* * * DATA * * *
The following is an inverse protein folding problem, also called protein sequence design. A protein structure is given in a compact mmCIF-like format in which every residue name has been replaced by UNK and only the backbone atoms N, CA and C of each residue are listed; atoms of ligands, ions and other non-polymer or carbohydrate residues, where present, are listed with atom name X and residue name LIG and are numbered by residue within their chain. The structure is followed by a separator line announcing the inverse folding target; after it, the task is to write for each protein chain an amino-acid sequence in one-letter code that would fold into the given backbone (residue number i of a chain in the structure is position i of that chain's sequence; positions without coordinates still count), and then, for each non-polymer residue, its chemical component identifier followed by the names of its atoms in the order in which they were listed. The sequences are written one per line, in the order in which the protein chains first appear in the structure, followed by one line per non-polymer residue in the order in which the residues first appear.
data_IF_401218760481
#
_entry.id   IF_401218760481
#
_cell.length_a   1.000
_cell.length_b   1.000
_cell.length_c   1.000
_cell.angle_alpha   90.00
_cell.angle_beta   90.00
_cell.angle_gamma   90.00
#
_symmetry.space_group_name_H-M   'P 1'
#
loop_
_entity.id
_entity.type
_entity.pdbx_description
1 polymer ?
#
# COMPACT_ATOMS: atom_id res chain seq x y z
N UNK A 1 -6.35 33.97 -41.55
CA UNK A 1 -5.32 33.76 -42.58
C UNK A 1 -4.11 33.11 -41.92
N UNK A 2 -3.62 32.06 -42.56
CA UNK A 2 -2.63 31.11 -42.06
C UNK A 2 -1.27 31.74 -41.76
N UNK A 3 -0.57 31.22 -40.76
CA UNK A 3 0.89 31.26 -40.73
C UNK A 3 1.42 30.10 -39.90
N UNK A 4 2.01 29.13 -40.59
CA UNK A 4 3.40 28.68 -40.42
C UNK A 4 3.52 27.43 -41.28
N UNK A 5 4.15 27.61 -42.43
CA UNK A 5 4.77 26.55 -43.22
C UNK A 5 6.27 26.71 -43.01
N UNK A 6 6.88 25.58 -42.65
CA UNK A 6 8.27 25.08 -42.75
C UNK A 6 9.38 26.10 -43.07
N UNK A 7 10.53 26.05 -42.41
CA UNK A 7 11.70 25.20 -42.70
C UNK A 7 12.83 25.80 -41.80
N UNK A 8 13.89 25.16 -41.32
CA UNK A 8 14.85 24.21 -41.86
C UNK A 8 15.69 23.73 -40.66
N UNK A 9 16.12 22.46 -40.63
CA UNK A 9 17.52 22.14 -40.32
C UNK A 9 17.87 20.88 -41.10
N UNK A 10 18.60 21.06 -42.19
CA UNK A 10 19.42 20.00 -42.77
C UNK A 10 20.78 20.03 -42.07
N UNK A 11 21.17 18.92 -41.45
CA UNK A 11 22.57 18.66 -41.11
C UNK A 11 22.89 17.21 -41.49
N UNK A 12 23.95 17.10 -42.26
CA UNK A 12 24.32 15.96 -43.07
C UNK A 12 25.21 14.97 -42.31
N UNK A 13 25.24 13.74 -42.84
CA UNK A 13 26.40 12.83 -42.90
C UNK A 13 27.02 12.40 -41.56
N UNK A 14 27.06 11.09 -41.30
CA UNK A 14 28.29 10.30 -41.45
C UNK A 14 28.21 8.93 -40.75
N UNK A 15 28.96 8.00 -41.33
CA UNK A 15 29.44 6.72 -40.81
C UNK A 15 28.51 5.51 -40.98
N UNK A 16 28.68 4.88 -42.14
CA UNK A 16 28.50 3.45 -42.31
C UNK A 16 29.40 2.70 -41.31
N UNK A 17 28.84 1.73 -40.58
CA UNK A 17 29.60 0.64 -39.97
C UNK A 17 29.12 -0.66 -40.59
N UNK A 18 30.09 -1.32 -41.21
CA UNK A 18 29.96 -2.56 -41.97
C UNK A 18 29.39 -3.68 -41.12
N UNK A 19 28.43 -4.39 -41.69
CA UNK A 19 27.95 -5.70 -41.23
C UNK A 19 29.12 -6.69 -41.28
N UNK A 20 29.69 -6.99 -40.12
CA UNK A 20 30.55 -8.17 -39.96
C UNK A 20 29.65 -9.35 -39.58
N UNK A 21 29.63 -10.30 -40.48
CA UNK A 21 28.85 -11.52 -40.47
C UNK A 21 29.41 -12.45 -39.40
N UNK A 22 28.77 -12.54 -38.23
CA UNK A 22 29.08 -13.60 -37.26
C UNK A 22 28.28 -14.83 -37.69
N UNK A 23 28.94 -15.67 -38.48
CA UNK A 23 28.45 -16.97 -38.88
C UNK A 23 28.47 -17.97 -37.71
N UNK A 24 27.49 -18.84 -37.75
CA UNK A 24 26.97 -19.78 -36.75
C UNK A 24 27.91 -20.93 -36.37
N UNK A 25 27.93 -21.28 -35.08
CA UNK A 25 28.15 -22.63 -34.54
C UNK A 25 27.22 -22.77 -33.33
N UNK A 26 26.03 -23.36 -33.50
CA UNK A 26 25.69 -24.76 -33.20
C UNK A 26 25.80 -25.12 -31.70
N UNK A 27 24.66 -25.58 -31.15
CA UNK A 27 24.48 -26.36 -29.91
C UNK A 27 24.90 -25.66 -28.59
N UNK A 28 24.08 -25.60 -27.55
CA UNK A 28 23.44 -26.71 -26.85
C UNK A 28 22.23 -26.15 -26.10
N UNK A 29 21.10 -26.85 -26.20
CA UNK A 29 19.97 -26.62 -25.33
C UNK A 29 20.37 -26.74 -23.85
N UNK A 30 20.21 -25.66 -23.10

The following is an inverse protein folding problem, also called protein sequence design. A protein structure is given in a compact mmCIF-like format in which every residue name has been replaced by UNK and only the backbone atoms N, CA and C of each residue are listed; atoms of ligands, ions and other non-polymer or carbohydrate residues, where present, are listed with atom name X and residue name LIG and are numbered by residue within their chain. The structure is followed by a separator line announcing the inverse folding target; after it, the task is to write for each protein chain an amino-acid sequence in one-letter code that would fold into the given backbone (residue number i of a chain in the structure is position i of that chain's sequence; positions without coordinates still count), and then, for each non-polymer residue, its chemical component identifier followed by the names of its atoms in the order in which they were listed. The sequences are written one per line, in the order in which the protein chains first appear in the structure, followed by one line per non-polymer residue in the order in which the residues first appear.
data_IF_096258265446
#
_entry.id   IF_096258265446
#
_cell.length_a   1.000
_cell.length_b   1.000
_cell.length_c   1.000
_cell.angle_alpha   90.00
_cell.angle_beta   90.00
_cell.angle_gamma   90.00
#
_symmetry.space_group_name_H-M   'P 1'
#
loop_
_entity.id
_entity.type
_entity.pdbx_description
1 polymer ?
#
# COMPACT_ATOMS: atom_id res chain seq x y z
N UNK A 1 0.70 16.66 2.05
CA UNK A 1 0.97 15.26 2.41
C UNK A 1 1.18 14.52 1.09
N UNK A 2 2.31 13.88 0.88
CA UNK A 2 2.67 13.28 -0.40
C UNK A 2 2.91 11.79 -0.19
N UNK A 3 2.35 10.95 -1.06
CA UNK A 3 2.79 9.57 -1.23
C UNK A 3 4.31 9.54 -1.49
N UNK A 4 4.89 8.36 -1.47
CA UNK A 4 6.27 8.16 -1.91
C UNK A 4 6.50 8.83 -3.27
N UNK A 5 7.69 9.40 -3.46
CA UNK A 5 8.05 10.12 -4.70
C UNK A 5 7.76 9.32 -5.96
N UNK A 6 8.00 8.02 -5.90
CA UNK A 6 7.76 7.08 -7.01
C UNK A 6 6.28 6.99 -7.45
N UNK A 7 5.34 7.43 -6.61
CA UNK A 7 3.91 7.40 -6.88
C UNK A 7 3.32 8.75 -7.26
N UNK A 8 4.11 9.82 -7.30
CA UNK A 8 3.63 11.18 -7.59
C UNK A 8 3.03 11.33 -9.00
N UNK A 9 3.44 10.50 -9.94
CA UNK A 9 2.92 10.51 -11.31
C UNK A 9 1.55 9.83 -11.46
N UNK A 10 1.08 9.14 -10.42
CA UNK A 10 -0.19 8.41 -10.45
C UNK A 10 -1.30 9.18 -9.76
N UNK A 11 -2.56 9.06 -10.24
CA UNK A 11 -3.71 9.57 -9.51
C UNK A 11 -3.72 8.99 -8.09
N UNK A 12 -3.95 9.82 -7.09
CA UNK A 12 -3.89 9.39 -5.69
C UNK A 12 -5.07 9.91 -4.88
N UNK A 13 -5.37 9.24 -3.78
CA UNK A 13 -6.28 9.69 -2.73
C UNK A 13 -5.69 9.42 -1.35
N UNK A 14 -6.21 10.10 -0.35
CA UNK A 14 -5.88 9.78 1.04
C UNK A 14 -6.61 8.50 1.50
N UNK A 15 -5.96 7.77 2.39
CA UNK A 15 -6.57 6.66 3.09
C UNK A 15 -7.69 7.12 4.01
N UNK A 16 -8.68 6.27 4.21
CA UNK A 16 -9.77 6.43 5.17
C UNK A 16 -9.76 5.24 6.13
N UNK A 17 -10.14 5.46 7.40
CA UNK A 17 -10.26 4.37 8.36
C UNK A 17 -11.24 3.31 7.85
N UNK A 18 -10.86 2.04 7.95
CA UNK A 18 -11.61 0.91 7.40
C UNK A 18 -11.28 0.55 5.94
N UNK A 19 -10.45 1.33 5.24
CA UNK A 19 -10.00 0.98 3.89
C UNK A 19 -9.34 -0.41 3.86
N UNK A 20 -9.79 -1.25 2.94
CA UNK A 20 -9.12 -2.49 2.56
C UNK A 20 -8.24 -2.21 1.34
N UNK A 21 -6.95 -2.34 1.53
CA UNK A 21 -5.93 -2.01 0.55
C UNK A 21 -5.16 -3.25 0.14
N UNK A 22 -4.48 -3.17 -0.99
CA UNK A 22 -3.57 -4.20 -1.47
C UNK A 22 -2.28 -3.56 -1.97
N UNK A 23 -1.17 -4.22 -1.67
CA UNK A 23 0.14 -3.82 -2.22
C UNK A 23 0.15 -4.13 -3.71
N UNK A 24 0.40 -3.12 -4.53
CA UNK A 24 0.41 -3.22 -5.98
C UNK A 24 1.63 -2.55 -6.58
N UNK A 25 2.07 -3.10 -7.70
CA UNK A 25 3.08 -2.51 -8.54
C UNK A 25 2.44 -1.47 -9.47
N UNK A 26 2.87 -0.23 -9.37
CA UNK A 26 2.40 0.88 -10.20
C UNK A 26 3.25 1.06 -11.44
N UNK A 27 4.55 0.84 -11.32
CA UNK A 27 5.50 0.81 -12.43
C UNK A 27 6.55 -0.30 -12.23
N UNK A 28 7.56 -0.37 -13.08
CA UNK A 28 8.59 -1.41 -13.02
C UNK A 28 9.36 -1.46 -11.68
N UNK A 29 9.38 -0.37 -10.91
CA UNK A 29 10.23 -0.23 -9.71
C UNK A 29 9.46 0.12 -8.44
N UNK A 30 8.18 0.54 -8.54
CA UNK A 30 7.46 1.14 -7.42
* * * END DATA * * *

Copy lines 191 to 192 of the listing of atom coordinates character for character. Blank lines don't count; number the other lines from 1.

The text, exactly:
N UNK A 21 -6.95 -2.34 1.53
CA UNK A 21 -5.93 -2.01 0.55